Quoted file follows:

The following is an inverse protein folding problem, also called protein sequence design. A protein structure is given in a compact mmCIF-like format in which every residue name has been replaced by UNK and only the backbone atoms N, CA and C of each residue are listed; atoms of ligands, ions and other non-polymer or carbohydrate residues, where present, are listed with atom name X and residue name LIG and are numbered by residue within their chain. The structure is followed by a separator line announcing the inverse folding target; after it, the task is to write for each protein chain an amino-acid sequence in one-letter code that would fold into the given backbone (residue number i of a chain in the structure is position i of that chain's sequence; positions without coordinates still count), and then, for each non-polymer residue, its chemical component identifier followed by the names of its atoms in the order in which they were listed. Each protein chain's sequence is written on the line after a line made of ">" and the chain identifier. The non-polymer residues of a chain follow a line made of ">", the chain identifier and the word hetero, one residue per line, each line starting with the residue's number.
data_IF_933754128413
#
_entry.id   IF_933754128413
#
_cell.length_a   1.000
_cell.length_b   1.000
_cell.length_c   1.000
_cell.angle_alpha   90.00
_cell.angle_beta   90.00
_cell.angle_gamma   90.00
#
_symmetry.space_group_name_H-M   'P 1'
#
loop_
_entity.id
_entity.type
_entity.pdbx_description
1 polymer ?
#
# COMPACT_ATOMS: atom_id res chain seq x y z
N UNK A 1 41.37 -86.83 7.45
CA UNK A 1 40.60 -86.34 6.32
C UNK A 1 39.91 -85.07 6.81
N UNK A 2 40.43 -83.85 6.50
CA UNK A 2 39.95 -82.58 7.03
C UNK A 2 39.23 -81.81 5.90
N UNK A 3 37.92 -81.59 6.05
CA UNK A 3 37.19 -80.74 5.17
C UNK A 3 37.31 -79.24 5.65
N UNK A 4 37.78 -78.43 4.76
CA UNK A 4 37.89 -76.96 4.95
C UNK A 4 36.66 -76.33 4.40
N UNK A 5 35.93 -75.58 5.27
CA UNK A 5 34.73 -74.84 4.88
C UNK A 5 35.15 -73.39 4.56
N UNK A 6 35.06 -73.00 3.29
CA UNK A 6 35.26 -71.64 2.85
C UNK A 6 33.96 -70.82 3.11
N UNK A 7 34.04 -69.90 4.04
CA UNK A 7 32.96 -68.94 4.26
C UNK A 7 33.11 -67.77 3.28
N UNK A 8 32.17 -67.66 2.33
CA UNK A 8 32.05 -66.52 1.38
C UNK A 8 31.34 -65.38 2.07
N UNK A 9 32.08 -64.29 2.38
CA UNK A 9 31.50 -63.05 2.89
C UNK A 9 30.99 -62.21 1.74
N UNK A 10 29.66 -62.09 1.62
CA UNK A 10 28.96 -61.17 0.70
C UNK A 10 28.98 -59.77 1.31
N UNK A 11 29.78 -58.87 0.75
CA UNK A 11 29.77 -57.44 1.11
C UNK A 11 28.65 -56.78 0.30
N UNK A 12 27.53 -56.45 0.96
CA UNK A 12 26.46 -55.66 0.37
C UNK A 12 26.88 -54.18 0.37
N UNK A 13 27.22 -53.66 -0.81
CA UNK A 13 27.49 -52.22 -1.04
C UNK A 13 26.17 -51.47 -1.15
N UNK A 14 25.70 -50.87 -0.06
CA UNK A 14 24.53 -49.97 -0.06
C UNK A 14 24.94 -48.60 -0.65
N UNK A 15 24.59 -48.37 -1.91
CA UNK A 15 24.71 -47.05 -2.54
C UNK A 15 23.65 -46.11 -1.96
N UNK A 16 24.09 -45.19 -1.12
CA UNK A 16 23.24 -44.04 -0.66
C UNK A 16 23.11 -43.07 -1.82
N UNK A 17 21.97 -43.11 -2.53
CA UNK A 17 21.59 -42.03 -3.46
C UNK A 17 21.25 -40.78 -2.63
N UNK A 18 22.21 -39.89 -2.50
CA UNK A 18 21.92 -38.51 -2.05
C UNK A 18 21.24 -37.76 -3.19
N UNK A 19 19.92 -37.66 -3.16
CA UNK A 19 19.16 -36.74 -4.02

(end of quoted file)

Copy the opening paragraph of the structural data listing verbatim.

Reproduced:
The following is an inverse protein folding problem, also called protein sequence design. A protein structure is given in a compact mmCIF-like format in which every residue name has been replaced by UNK and only the backbone atoms N, CA and C of each residue are listed; atoms of ligands, ions and other non-polymer or carbohydrate residues, where present, are listed with atom name X and residue name LIG and are numbered by residue within their chain. The structure is followed by a separator line announcing the inverse folding target; after it, the task is to write for each protein chain an amino-acid sequence in one-letter code that would fold into the given backbone (residue number i of a chain in the structure is position i of that chain's sequence; positions without coordinates still count), and then, for each non-polymer residue, its chemical component identifier followed by the names of its atoms in the order in which they were listed. Each protein chain's sequence is written on the line after a line made of ">" and the chain identifier. The non-polymer residues of a chain follow a line made of ">", the chain identifier and the word hetero, one residue per line, each line starting with the residue's number.